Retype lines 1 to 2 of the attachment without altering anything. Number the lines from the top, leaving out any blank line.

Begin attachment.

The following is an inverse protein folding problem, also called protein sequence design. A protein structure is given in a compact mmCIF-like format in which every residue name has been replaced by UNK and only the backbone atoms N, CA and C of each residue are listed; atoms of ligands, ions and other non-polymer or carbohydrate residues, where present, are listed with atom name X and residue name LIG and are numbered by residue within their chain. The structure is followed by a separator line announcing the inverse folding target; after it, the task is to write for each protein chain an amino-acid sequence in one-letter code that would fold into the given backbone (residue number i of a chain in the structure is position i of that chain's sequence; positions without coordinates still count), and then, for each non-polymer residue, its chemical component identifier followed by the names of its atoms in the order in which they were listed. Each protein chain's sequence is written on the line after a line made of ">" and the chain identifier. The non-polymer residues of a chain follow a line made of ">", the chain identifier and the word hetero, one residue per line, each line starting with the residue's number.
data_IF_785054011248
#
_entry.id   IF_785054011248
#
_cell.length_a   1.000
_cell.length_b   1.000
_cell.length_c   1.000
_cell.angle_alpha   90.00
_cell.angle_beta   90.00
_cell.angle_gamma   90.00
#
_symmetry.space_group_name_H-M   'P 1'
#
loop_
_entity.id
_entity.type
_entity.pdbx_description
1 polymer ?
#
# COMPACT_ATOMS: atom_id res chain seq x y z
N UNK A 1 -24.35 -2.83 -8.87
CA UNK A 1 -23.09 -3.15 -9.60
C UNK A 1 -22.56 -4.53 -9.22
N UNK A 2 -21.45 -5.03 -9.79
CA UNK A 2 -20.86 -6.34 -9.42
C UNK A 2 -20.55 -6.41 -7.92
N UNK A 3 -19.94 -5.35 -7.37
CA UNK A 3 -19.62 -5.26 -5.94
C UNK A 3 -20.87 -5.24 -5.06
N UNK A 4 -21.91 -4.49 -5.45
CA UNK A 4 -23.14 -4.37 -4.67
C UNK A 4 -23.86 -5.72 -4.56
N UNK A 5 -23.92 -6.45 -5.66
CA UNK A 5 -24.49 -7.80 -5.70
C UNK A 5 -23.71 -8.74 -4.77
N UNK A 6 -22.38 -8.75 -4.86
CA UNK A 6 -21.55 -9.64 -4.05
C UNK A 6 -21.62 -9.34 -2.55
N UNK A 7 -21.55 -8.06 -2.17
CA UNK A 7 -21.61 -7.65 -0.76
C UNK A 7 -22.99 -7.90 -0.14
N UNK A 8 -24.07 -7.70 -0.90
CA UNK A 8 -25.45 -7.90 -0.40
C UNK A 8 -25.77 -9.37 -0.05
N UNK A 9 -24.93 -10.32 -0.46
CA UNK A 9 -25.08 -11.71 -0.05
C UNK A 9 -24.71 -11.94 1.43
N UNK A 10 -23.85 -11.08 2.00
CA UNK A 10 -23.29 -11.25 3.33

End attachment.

The following is an inverse protein folding problem, also called protein sequence design. A protein structure is given in a compact mmCIF-like format in which every residue name has been replaced by UNK and only the backbone atoms N, CA and C of each residue are listed; atoms of ligands, ions and other non-polymer or carbohydrate residues, where present, are listed with atom name X and residue name LIG and are numbered by residue within their chain. The structure is followed by a separator line announcing the inverse folding target; after it, the task is to write for each protein chain an amino-acid sequence in one-letter code that would fold into the given backbone (residue number i of a chain in the structure is position i of that chain's sequence; positions without coordinates still count), and then, for each non-polymer residue, its chemical component identifier followed by the names of its atoms in the order in which they were listed. Each protein chain's sequence is written on the line after a line made of ">" and the chain identifier. The non-polymer residues of a chain follow a line made of ">", the chain identifier and the word hetero, one residue per line, each line starting with the residue's number.
data_IF_785054011248